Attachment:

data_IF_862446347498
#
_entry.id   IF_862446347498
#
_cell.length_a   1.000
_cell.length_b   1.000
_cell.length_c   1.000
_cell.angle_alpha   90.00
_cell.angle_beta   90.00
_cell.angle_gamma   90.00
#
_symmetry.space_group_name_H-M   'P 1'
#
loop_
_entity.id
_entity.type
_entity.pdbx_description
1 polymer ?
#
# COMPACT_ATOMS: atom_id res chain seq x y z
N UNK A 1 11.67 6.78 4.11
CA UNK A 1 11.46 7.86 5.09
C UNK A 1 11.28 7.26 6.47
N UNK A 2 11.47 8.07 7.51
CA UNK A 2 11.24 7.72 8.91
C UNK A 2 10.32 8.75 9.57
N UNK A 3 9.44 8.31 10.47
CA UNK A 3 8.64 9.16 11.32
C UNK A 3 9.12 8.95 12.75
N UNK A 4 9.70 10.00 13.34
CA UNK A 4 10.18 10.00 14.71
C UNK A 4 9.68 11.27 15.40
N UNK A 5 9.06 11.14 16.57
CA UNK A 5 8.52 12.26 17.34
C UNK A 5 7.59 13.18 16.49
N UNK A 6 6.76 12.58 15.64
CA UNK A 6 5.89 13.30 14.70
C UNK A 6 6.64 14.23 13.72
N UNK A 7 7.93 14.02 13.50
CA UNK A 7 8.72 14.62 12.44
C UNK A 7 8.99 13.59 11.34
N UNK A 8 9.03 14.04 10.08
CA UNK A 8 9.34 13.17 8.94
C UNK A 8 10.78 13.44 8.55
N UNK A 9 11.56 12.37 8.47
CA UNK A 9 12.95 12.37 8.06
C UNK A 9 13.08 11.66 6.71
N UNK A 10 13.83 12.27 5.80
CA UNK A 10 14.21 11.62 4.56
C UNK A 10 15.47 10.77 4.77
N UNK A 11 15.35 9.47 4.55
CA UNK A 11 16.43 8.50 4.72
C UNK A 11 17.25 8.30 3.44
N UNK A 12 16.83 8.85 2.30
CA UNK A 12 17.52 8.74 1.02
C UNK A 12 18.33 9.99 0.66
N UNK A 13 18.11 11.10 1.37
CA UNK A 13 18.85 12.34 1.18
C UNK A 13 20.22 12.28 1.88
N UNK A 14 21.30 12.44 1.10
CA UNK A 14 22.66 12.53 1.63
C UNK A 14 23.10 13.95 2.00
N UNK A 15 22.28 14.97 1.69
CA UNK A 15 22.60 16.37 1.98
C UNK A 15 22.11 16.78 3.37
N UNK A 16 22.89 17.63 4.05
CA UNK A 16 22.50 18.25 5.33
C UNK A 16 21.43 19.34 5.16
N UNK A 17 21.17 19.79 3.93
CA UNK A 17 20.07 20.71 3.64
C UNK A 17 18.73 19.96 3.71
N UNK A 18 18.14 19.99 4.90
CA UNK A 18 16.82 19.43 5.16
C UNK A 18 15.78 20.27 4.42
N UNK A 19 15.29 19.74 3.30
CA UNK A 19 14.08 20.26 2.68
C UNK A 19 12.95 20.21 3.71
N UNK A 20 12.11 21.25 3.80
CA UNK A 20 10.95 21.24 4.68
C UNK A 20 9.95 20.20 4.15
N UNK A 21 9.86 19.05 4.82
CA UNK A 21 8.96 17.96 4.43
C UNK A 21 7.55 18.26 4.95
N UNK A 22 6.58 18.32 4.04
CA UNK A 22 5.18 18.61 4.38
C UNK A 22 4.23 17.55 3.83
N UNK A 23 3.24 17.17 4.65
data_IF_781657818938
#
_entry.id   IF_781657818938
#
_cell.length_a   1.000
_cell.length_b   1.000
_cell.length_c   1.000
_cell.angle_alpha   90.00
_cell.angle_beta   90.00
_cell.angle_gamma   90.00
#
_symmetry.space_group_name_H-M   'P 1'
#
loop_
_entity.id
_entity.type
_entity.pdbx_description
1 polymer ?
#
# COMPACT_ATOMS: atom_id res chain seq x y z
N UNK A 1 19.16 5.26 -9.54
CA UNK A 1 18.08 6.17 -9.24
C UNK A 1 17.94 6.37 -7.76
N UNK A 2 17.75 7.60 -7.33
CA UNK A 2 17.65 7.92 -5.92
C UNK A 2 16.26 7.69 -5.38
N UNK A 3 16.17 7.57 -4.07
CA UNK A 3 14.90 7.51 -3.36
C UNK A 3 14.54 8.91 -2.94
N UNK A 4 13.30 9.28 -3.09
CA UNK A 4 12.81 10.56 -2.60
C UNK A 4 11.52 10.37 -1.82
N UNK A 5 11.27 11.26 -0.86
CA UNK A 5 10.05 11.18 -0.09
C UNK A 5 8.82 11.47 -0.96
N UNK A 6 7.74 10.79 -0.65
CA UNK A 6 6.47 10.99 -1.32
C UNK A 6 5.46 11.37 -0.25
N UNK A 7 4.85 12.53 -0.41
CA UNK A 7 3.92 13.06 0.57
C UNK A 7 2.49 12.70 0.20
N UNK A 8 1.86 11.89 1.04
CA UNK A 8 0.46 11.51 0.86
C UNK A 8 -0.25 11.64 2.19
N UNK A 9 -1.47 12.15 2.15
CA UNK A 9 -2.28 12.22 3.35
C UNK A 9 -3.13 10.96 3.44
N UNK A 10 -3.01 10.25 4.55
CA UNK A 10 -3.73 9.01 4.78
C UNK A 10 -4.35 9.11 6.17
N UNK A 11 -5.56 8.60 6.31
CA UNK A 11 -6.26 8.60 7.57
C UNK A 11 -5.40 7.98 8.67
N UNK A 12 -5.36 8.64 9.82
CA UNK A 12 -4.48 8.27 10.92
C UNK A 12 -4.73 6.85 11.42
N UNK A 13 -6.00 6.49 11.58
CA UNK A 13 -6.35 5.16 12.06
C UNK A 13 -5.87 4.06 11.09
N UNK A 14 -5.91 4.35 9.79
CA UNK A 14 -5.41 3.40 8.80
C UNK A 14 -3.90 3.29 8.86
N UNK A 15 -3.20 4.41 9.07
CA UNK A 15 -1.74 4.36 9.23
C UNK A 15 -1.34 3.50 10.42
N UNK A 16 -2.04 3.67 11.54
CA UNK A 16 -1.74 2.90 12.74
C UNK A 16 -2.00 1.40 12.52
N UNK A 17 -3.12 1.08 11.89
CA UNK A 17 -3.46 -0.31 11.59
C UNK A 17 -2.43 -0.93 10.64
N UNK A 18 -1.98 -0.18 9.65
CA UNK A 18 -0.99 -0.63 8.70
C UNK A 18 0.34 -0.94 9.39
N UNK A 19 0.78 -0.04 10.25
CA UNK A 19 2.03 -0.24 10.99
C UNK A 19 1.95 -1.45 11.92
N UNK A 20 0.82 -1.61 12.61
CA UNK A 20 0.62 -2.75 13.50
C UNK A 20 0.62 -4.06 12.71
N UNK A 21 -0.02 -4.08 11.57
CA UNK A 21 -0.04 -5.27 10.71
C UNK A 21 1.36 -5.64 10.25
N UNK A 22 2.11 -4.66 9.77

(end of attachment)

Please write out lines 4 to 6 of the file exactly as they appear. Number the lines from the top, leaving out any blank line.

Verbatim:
#
_cell.length_a   1.000
_cell.length_b   1.000